For Immediate Release 7/19/2017
West Baltimore—Judge Avery Sentenced Lenny Epps to Life plus 20 years for first degree rape and the use of a firearm in the commission of a crime of violence.
Earlier this year, Epps was convicted of eight counts—including first degree rape, false imprisonment, and using a firearm in the commission of a crime of violence— stemming from a rape and seven-hour standoff with police in 2015.
Assistant State's Attorneys Michele Lambert and Mimi Zhuravitsky prosecuted the case.
On October 10, 2015, Epps was discussing his relationship with his girlfriend—the victim in this case— when she left to go to work. When she returned from work, Epps tried to initiate sex with the woman, but was told "no" because she believed he was cheating.
Epps then asked how long he would be denied sex before declaring, "Turn over, we going to do this **** my way today." Epps pressed the tip of an ice pick against the side of her neck. While straddling the woman, Epps reached over to the night stand and grabbed a set of white ropes.
Using the ropes, Epps bound the woman's hands then tied her left wrist to her left ankle and her right wrist to her right ankle. He used a pair of scissors to cut the woman's clothes off. Next, Epps propped the woman up on pillows, retrieved Vaseline from the bathroom, and began his assault.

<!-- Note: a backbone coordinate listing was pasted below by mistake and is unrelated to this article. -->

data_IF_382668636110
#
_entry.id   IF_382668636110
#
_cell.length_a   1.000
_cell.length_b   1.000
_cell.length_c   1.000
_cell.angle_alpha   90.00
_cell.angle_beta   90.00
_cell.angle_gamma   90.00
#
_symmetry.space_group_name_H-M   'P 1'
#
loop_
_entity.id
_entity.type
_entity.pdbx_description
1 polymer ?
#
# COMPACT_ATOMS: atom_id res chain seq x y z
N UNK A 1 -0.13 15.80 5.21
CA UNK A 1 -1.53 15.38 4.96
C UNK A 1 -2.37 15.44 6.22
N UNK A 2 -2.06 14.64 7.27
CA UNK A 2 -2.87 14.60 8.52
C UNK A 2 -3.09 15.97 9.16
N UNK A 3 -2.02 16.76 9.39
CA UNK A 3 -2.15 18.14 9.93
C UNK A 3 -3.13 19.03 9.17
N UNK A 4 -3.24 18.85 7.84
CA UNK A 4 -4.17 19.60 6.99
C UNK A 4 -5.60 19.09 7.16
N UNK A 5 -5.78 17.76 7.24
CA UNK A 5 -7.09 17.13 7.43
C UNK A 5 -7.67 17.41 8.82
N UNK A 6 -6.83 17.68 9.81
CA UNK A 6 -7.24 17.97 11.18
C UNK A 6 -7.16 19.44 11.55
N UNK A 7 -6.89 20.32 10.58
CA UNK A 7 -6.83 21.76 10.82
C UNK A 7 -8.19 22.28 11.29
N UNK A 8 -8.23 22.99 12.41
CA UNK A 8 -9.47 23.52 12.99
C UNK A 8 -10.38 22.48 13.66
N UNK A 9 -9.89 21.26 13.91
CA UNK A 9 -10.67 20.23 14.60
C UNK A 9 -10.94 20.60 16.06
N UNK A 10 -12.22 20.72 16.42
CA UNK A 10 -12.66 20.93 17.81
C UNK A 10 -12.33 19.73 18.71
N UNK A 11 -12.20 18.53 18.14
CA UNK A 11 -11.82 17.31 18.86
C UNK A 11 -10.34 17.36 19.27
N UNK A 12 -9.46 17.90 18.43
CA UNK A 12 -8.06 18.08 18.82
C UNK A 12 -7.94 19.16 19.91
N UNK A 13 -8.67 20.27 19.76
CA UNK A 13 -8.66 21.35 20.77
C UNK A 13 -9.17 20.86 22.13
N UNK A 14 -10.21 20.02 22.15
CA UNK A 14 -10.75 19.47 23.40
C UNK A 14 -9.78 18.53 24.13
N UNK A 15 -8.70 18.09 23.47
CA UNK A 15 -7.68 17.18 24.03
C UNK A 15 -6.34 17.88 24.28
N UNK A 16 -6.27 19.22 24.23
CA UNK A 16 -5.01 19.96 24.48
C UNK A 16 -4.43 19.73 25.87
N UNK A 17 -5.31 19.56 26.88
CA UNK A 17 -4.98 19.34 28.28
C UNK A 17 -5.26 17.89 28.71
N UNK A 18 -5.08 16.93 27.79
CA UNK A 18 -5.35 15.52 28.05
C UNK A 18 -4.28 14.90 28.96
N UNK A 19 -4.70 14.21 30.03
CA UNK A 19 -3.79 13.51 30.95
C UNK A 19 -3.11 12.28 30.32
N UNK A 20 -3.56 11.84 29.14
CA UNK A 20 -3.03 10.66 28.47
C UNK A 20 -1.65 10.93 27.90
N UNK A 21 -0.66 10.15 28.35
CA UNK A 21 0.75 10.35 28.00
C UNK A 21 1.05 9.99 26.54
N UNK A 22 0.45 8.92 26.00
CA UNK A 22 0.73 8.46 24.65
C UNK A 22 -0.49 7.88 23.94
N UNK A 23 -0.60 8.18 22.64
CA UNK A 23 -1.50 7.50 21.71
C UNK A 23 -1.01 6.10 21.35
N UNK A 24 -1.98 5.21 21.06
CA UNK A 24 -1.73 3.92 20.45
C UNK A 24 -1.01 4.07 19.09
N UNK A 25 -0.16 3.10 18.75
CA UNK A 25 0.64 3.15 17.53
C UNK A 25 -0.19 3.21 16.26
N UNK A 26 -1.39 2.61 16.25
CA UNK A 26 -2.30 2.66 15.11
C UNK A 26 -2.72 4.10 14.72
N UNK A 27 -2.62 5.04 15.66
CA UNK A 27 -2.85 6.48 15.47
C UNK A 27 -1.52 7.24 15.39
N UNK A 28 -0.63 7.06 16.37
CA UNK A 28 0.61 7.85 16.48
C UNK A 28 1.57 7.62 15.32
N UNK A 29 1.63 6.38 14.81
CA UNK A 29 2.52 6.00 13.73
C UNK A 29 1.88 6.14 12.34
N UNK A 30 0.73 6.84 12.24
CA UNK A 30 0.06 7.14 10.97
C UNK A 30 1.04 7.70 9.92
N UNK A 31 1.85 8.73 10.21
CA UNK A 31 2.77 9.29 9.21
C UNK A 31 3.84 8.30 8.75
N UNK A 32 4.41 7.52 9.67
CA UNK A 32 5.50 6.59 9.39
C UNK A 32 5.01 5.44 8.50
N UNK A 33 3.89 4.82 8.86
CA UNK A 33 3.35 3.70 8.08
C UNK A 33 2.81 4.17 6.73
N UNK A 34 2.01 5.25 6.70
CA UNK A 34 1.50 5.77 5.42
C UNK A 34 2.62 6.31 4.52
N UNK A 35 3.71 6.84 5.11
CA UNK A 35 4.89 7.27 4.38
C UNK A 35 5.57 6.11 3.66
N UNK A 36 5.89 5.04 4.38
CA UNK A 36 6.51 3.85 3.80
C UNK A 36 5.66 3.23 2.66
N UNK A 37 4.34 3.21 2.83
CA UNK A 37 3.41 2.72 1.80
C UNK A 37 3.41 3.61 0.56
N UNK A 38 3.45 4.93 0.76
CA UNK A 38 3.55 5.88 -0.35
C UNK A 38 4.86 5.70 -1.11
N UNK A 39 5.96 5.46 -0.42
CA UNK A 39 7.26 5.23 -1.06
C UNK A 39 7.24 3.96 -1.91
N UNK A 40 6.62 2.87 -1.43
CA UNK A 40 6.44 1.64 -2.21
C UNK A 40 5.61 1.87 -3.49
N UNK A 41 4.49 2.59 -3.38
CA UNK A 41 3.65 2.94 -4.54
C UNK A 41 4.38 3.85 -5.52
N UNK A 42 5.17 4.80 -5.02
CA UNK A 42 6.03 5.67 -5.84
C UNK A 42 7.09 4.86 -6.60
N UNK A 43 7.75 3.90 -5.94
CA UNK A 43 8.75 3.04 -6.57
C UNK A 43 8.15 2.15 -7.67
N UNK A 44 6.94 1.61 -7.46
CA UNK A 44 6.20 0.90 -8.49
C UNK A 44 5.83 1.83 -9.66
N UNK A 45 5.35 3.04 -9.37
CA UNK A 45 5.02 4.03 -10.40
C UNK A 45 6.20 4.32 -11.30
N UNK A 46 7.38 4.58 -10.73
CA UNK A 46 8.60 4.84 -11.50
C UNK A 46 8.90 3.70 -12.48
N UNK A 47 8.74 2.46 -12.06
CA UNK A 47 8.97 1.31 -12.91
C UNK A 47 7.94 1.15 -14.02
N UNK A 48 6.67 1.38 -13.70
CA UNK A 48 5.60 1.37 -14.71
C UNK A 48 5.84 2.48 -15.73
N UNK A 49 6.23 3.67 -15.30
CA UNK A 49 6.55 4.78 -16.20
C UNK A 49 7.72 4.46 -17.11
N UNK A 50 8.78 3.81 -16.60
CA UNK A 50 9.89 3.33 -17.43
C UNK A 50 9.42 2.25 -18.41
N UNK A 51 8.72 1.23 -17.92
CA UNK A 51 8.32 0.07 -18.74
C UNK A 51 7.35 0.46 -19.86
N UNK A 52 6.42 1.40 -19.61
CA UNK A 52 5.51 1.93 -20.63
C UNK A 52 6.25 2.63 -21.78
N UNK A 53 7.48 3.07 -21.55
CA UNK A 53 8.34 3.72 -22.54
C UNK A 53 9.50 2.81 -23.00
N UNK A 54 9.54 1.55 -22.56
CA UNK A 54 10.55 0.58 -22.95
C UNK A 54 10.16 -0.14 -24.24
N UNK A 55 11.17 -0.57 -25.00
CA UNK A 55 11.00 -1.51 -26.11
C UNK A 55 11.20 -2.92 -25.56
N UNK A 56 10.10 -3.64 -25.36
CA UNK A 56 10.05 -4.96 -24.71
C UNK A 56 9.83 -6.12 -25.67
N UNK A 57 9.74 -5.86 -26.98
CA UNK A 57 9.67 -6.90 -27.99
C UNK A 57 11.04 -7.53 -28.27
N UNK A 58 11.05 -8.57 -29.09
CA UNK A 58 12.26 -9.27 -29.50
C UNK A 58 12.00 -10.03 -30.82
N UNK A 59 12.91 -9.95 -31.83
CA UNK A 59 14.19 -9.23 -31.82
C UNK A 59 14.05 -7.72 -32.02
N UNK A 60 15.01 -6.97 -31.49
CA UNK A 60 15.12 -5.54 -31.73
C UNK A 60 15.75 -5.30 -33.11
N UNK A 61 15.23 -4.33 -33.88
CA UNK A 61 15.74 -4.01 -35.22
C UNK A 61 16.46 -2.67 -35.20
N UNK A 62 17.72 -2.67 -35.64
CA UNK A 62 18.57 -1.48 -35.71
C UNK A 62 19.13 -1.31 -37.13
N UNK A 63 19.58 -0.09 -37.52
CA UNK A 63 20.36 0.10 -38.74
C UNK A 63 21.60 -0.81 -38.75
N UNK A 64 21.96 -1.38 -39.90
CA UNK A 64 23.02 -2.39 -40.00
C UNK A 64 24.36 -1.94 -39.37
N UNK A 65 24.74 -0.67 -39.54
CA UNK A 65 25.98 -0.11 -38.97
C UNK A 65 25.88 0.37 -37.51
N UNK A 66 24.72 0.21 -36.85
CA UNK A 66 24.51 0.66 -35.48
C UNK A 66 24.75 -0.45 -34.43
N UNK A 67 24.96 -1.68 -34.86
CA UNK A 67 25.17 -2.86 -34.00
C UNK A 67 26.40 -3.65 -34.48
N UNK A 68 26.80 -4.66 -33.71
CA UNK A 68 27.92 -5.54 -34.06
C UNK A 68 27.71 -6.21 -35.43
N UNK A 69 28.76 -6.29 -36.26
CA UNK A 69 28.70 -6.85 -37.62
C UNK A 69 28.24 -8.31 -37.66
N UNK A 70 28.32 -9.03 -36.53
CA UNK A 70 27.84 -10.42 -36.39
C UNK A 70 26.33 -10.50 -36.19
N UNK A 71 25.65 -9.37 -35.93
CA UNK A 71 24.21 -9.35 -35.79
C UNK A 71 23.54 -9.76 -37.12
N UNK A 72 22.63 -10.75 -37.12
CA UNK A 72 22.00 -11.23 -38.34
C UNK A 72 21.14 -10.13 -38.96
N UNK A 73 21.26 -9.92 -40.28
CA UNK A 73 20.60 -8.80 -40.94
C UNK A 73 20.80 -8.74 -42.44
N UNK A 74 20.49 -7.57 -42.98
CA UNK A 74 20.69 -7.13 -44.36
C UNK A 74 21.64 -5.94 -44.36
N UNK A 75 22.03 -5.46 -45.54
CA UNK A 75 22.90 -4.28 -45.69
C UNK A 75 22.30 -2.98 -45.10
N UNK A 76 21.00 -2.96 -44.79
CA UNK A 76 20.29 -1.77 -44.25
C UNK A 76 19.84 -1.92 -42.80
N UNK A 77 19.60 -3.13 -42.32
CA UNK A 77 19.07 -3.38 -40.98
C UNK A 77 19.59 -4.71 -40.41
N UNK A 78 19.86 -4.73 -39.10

During the attack, he forced the woman to drink vodka to "put her in the mood." She protested, but was forced to drink until she vomited. Epps then placed a sock into her mouth and duct taped her mouth shut. Throughout the attack, Epps held a gun to the woman.
The woman asked Epps to loosen the restraints so that she could use the bathroom. While she was in the bathroom, Epps ordered delivery food. The woman escaped by climbing out of the bathroom window when she heard Epps go downstairs to speak with the delivery driver.
The woman—naked— ran across the porch roofs of her neighbors' homes as she was being chased by Epps. At the end of the row, she jumped to the ground, fracturing her hip. Despite her injury, she continued to run as Epps chased behind her with the gun. Three witnesses came to the woman's aid during the chase.
Epps broke off pursuit and returned to the street where the woman lived in the 2700 block of Baker Street. He began banging on the window of a resident who lived two doors down from the victim. The neighbor ran screaming from her home, and Epps forced his way inside. At some point, Epps left that residence, and returned to his victim's home where he barricaded himself inside.
Baltimore Police Department's SWAT team was called, and a seven-hour standoff ensued. Epps eventually surrendered after speaking to his lawyer.
"Women have the right to determine the fate of their bodies," said State's Attorney, Marilyn Mosby. "Obviously this man had no respect for a women's right to say 'no' and thankfully he is now being accountable for his heinous and assaultive actions."
During the 2017 legislative session, the Office of the State's Attorney for Baltimore City successfully championed legislation to better protect victims of sexual assault, including the passage of a bill that will remove evidence of physical resistance as a requirement to prove a sex crime and another bill that will require the retention of rape kits for at least 20 years and the notification of victims regarding rape kit disposal.
Notably, Epps was previously convicted in 1986 for Tampering with a Witness of Murder and a Civil Rights Violation after participating in the killing of an informant who testified before a grand jury.